Shame by Pam Noles is an interesting essay on the fiction of Ursula K. LeGuin and what it means to be a fan of color. I liked it a lot, but it's another piece where I didn't see how it was related to gender.
The Future of the Female by Dorothy Allison is an essay on Octavia Butler's fiction that confirms my opinion that Butler is most definitely not for me. It sounds too much like Charlotte Perkins Gilman's Herland, all about raising kids.
There were other stories and essays, but those were the ones that stood out to me. (less)
There's very little romance in these stories, and very little love. In fact, none of the stories felt romantic to me. The anthology has the usual mix...moreThere's very little romance in these stories, and very little love. In fact, none of the stories felt romantic to me. The anthology has the usual mix of forgettable stories and stories that offer something interesting.
My favorite story in the anthology is definitely The Moment of Joy Before by Claudia O'Keefe, but I'm a sucker for apocalyptic stories. This particular story involves a deadly plague.
To the extent there's any love or romance at all, all but one of the stories focuses on a heterosexual relationship. The final story, Le Fee Verte, has both a heterosexual and lesbian relationship. I enjoyed that story as well, which is set in Napoleonic France.
Moon Viewing at Shijo Bridge is also more historical fantasy than anything else. This story takes place before the rise of the samurai in Japan.
There are a handful of standout stories in this anthology, but there are more that seem flat or fail in other ways. (less)
This anthology consists of fantasy stories by several prominent DAW authors. Some of the authors contributed stories set in an established world but o...moreThis anthology consists of fantasy stories by several prominent DAW authors. Some of the authors contributed stories set in an established world but others contributed something completely new.
I thought this was a pretty good anthology. It took me a while to get back into reading pure fantasy (as opposed to urban fantasy). I'd read or heard of the majority of authors in the anthology but I also found some new authors I'd like to try out.(less)
This is theoretically an anthology of humorous fantasy/urban fantasy stories. I don't know that I found most of them to be more humorous than stories...moreThis is theoretically an anthology of humorous fantasy/urban fantasy stories. I don't know that I found most of them to be more humorous than stories in another fantasy anthology but there were still some good stories. I enjoyed the one about Satan's bell, particularly the ending, and I enjoyed Jim Butcher's Dresden Files story about Harry's day off. I paticularly loved the image of Harry playing D&D as a barbarian. It was nice to see the pack of werewolves again, too. I was beginning to wonder where they'd gone.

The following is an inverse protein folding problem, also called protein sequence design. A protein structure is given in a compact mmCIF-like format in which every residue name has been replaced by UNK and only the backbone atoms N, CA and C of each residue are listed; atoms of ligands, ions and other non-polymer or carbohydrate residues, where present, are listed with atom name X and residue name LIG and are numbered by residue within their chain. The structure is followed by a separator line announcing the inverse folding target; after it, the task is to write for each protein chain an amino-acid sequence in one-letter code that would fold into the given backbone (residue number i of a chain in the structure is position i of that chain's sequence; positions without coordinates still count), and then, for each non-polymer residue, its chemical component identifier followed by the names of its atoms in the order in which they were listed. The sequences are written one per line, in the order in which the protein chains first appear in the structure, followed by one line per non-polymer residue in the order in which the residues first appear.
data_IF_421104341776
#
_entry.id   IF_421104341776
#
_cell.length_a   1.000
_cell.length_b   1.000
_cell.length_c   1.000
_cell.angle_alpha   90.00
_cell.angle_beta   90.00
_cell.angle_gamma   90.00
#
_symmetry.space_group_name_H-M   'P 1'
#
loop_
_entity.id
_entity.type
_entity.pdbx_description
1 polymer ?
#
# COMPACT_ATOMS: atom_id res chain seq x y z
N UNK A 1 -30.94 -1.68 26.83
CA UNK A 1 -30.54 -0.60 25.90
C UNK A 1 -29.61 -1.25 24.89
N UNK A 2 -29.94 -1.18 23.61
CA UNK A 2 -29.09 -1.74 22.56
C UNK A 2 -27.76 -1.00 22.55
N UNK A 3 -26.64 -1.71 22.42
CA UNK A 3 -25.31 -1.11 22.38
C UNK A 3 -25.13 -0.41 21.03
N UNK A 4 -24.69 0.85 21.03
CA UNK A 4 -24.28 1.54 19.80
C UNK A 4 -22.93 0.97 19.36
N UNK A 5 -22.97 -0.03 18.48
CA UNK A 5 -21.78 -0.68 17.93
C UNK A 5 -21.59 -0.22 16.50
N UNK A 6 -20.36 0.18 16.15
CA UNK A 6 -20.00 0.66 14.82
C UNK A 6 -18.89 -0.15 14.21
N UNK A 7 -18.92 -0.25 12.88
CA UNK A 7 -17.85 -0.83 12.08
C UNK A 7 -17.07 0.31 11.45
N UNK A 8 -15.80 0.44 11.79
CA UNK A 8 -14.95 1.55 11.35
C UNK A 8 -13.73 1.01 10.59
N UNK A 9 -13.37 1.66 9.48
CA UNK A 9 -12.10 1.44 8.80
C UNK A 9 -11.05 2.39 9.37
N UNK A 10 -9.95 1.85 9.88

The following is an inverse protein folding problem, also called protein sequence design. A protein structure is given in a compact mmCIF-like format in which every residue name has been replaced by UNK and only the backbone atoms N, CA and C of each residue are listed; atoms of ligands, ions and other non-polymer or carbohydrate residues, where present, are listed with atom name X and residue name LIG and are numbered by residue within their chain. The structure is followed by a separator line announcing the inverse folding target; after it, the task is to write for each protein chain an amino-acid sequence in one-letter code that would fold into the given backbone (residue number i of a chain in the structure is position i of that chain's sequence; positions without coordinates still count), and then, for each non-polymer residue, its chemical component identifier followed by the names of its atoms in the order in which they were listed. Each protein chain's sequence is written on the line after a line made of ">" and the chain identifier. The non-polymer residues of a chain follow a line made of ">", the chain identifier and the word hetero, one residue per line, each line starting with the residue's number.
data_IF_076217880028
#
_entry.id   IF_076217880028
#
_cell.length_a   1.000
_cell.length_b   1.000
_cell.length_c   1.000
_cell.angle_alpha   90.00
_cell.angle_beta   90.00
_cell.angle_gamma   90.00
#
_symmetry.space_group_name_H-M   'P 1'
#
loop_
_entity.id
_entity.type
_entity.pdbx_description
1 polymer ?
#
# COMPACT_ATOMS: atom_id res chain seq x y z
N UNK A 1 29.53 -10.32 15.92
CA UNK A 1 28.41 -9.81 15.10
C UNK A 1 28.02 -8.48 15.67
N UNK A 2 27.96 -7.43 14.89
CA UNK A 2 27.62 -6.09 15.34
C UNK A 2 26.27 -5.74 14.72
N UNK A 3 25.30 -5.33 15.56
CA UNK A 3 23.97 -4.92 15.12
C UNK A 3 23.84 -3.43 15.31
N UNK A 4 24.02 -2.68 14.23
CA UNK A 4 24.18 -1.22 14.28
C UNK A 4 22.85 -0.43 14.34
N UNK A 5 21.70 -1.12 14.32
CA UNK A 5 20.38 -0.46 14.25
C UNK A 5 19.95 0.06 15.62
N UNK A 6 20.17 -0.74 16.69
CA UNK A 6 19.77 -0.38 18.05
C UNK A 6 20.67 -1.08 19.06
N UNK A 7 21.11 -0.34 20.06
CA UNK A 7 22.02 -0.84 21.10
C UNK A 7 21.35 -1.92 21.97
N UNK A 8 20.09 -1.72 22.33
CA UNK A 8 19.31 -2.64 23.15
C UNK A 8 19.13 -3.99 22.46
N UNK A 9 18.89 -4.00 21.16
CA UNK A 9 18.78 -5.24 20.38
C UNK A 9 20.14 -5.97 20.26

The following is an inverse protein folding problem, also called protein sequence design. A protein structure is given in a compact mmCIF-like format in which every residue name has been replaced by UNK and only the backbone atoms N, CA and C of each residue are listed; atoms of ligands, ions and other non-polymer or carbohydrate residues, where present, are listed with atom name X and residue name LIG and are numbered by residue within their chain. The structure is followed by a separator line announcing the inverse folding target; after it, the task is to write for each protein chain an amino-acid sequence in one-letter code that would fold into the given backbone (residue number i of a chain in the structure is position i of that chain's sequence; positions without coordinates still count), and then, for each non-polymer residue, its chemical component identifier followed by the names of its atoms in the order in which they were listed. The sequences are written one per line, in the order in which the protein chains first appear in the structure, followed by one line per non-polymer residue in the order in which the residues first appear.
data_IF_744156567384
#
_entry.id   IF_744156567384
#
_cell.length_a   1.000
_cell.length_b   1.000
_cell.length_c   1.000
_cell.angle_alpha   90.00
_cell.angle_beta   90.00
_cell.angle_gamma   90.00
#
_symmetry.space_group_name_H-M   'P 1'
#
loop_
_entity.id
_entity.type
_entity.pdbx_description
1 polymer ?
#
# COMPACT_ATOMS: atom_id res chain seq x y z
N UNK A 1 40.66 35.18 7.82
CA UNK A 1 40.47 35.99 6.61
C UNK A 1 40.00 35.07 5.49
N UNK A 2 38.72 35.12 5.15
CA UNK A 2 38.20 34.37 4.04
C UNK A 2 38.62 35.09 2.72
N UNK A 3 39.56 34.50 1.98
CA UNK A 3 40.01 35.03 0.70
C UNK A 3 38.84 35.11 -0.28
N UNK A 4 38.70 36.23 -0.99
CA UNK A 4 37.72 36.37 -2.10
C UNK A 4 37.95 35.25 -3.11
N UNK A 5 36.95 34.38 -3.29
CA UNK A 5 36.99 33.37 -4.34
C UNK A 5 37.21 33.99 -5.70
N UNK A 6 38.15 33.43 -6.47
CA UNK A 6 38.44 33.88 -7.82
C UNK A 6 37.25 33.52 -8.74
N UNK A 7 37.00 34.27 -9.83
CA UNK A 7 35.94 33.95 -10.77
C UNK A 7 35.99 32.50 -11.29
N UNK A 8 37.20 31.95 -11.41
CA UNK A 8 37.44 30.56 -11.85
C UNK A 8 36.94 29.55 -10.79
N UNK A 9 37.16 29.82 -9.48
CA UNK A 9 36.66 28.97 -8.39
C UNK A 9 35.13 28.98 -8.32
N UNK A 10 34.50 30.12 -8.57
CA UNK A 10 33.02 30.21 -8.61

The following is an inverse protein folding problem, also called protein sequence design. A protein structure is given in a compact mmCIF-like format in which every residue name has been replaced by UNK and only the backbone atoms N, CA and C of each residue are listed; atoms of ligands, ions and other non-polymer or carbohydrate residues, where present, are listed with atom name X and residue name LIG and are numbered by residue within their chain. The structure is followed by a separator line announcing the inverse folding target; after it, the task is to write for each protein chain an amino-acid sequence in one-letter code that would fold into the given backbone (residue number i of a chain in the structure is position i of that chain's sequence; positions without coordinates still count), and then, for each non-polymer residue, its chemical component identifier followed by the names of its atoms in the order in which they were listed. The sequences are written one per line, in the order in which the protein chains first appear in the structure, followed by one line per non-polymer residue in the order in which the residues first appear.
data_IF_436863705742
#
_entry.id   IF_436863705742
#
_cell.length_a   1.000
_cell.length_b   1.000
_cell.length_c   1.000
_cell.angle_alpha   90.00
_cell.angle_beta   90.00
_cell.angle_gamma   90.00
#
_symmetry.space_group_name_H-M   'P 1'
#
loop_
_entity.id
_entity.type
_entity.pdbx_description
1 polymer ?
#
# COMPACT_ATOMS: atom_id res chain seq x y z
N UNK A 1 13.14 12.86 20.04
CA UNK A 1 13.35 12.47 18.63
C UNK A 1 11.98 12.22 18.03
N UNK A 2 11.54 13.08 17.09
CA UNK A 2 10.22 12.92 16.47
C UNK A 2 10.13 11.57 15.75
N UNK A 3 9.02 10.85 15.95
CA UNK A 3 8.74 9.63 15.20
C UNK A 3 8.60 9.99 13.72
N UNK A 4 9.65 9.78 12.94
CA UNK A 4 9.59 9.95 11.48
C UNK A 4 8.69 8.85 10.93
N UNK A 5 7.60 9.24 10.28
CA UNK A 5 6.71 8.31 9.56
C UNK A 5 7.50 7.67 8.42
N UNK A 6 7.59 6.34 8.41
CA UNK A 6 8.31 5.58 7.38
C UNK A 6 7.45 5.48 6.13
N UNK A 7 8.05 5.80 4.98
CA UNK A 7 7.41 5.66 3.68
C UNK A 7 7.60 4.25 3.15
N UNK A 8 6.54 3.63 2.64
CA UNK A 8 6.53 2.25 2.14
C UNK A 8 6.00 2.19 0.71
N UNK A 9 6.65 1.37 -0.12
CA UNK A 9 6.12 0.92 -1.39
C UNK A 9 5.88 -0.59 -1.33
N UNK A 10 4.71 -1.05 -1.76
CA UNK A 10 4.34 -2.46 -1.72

Most of the stories were just okay, however.(less)
The premise of the anthology is that the stories get progressively more extreme. I'm not sure that the book really delivered on the promise, particula...moreThe premise of the anthology is that the stories get progressively more extreme. I'm not sure that the book really delivered on the promise, particularly since towards the end extreme seemed to mean "dealt with time travel in some way." There were a lot of time travel stories.
The anthology did have some good and memorable stories.
I particularly enjoyed the opening story about racist hobbits years after the events of Lord of the Rings.
I also liked the story about living in total darkness with evil dark overlords.
One of the stories toward the end that dealt with time travel and the holy grail was really very cool.
So, there were some good stories along with an assortment of pretty forgettable stories. (less)